A wonderful post over at Carpe Diem illustrates just how far we’ve progressed when it comes to the price of consumer goods. Of course, when I say progressed, I only mean that we can get just about any tool or accessory for the home (be it curtains, couches, or the old fashioned toaster) for much less than our grandparents would have paid. Relatively, that is. Whether this is a good thing or a bad thing is for the economists to decide. Being that one can buy a toaster for a mere $12, I’m just fascinated by the overall difference in price.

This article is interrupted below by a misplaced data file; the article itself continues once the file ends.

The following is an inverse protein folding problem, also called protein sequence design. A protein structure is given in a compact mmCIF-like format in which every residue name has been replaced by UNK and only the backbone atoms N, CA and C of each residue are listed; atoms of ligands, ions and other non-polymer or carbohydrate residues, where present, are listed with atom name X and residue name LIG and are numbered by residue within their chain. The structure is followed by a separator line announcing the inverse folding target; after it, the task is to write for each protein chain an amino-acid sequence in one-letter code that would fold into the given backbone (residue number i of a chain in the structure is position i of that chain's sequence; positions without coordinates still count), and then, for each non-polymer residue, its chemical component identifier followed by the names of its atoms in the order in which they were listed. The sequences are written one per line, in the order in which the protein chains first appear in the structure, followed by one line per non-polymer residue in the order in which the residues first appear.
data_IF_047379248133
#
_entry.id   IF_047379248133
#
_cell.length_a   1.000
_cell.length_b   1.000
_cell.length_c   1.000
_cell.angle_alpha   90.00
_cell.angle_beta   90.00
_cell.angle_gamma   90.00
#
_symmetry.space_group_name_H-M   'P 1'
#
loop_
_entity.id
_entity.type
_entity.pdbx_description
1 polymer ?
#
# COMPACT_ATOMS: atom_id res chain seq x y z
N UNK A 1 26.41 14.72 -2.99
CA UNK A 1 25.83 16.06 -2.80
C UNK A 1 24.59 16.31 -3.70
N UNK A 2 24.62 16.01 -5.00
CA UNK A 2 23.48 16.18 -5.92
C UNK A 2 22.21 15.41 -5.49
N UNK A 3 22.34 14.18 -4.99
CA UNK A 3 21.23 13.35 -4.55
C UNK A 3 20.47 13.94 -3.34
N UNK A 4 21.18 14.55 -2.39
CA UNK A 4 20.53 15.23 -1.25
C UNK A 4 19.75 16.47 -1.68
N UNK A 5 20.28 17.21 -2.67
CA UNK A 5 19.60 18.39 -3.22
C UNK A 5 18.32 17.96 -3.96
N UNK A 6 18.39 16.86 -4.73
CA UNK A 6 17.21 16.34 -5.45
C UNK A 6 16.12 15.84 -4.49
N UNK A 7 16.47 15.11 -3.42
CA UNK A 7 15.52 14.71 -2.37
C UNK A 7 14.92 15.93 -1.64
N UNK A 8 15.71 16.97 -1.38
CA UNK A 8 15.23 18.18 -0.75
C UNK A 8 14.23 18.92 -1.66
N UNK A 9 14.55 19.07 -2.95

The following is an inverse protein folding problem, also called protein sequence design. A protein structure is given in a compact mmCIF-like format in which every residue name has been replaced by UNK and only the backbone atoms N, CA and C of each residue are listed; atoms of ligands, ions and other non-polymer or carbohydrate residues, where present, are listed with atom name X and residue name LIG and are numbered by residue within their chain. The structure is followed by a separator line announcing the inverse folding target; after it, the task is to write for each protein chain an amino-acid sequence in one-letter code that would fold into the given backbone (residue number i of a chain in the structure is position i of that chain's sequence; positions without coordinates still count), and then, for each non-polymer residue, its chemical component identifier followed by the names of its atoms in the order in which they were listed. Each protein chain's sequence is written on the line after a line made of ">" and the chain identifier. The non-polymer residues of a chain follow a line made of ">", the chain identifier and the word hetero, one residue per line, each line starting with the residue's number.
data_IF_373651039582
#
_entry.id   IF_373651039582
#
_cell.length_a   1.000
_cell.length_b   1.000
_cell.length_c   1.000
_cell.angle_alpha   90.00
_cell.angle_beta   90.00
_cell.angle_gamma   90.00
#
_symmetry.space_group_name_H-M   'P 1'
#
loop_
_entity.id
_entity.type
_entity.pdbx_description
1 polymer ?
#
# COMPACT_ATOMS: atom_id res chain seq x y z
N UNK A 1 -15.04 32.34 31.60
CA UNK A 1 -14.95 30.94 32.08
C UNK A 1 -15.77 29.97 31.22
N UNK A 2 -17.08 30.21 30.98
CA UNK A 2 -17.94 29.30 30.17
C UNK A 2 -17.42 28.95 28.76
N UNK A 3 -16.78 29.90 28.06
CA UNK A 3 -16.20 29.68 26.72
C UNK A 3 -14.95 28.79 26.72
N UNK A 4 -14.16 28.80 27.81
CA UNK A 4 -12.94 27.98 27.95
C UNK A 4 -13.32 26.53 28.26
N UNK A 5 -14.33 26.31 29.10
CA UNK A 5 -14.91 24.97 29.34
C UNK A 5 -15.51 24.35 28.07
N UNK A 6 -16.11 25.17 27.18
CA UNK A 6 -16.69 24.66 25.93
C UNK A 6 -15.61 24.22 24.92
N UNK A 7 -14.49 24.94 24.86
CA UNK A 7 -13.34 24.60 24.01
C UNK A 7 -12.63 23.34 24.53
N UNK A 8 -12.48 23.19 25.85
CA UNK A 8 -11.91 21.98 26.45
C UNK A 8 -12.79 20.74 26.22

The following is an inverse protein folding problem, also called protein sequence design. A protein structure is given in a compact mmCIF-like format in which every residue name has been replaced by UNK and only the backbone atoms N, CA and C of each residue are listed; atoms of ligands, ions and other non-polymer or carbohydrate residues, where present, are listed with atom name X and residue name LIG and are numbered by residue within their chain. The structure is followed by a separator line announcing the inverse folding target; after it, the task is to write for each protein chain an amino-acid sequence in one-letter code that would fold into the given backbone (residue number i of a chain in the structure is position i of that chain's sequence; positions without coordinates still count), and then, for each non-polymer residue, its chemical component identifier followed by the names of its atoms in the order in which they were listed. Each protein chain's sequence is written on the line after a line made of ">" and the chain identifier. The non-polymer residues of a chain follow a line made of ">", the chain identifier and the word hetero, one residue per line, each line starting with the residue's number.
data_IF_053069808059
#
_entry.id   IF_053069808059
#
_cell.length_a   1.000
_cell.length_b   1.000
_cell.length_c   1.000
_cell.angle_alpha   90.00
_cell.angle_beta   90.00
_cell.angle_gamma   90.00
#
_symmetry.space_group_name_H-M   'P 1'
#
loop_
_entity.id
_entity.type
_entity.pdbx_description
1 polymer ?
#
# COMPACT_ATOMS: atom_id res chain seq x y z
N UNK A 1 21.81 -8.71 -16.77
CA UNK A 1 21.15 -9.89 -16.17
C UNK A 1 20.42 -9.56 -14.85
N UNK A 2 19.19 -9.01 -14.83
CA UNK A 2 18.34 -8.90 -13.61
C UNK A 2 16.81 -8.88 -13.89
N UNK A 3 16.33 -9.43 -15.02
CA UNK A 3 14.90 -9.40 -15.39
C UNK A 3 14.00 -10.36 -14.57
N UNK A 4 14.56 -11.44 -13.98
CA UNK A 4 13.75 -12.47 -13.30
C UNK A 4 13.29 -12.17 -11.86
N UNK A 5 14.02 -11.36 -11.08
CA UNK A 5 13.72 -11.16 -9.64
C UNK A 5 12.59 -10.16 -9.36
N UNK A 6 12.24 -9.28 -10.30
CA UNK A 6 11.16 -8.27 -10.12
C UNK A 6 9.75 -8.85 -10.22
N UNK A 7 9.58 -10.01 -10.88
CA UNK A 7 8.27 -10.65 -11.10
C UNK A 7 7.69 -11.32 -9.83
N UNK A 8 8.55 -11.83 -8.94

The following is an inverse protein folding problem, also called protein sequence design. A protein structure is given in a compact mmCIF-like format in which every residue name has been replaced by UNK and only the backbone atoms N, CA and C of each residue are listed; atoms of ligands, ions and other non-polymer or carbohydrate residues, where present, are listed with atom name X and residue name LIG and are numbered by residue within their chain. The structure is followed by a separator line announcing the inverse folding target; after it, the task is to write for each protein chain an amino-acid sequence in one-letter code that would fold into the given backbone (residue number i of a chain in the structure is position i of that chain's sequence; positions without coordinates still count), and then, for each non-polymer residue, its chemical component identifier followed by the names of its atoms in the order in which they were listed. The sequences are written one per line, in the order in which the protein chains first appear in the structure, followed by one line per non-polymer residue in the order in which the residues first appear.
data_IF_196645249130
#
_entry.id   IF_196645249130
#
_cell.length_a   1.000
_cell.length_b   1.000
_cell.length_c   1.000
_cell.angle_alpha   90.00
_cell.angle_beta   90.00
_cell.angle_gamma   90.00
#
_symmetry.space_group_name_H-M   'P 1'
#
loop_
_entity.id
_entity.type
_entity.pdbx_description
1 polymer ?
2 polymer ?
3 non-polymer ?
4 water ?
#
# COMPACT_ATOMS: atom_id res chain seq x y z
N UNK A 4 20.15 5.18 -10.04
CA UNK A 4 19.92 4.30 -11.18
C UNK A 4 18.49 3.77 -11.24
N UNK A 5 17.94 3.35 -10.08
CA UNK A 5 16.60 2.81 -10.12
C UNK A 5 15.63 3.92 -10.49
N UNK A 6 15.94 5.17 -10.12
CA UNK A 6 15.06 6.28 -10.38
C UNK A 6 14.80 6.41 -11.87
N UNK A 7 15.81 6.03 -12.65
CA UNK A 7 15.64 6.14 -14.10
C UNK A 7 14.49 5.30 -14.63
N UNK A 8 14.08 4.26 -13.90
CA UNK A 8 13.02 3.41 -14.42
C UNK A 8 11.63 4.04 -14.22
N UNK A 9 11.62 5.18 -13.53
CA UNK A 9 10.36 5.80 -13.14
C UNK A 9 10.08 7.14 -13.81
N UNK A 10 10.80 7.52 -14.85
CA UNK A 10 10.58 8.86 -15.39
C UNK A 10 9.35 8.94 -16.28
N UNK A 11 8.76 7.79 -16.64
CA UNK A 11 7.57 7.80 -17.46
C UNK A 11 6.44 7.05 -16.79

Observe… The cost of Sears Toaster in 1949 was $16.95, which doesn’t sound like much but adds up to a whopping 13.5 hours of work at the average hourly manufacturing wage of $1.26. Whereas the cost of a Sears toaster in 2009 is $19.99, or 1.1 hours of work at the average hourly manufacturing wage of $18.03. That explains a lot about why my grandfather will repair a toaster that’s on the fritz while my father will just toss the old one and go and buy a new one at Wal*Mart. Me? I don’t have a toaster; I just use the oven.